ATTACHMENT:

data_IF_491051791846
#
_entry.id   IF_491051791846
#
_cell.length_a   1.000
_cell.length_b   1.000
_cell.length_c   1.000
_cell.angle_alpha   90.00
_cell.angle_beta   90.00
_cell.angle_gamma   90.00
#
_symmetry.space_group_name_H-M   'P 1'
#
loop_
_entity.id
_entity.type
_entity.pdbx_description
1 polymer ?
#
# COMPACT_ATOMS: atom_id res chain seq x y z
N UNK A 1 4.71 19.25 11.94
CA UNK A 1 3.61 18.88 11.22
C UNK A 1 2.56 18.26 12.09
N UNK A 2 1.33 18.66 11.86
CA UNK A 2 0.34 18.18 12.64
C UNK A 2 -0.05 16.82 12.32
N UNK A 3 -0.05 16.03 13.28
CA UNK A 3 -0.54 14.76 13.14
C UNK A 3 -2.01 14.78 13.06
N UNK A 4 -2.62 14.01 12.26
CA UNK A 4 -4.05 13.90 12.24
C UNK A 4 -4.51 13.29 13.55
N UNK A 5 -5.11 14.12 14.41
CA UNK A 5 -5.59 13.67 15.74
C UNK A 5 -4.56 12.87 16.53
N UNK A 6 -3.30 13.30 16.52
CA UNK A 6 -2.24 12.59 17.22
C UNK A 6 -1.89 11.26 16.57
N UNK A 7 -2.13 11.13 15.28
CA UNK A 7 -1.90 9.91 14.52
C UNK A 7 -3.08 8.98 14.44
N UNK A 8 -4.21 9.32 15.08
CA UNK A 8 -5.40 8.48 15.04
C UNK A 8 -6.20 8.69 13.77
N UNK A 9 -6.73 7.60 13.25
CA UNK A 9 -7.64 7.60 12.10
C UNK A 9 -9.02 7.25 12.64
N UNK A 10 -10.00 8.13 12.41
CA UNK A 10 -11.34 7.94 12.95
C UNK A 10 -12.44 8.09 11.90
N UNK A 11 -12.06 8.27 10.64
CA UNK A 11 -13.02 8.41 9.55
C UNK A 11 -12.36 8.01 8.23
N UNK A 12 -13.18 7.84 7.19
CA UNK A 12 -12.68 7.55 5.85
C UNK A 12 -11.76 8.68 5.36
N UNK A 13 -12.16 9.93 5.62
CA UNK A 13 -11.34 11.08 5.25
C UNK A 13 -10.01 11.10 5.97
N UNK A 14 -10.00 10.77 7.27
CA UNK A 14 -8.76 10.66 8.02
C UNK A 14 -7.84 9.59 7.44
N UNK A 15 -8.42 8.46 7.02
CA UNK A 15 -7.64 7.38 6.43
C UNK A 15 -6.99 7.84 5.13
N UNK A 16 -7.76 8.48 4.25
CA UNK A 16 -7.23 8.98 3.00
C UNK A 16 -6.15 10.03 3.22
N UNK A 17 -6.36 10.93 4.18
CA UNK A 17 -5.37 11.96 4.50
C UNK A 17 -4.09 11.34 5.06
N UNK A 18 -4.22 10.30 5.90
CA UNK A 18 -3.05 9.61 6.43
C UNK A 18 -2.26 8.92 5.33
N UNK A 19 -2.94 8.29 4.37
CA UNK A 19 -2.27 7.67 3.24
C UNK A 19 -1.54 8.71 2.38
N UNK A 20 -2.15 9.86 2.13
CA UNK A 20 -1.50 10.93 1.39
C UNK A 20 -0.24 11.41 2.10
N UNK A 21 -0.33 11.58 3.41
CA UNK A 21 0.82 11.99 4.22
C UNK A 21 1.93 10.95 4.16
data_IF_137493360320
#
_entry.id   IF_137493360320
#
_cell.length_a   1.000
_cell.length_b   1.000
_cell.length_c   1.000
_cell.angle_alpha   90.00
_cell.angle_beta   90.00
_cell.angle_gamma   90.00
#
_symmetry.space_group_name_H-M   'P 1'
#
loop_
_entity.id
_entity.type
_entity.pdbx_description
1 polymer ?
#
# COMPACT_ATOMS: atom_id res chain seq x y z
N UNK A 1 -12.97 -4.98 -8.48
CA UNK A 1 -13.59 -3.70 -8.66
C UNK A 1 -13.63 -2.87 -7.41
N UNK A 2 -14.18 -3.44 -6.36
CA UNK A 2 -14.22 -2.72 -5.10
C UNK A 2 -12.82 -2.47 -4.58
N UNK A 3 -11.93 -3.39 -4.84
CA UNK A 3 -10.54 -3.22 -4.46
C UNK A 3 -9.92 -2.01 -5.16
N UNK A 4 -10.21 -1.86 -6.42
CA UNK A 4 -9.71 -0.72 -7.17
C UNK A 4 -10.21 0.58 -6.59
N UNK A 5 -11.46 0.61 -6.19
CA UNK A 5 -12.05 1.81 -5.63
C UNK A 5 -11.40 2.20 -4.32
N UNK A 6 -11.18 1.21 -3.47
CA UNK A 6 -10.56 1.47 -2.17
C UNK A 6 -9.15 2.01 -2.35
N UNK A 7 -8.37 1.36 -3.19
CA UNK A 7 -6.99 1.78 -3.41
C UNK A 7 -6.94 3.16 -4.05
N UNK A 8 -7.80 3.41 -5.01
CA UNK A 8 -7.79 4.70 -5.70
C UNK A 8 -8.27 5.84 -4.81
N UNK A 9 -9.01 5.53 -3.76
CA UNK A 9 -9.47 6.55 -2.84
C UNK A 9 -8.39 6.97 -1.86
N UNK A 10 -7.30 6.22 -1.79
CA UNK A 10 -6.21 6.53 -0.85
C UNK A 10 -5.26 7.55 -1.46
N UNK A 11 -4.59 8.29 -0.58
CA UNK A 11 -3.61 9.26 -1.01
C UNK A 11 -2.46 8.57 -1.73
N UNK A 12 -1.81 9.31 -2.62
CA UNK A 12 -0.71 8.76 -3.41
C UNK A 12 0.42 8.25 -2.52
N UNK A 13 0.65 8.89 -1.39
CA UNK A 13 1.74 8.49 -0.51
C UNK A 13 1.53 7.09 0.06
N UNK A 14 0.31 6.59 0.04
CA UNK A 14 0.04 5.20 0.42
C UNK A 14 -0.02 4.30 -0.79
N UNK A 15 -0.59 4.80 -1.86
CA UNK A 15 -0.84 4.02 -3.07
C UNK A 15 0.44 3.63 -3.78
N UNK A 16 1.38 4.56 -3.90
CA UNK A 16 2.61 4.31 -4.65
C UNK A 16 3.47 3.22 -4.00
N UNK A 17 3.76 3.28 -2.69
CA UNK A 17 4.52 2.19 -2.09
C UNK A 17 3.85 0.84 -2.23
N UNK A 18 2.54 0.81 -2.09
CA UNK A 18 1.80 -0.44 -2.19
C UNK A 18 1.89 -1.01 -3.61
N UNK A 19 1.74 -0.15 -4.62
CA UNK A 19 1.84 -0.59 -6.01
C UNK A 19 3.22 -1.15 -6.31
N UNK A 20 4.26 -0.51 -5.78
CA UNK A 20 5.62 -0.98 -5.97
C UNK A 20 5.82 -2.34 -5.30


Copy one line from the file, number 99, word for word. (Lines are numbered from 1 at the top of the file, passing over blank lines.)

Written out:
_entity.type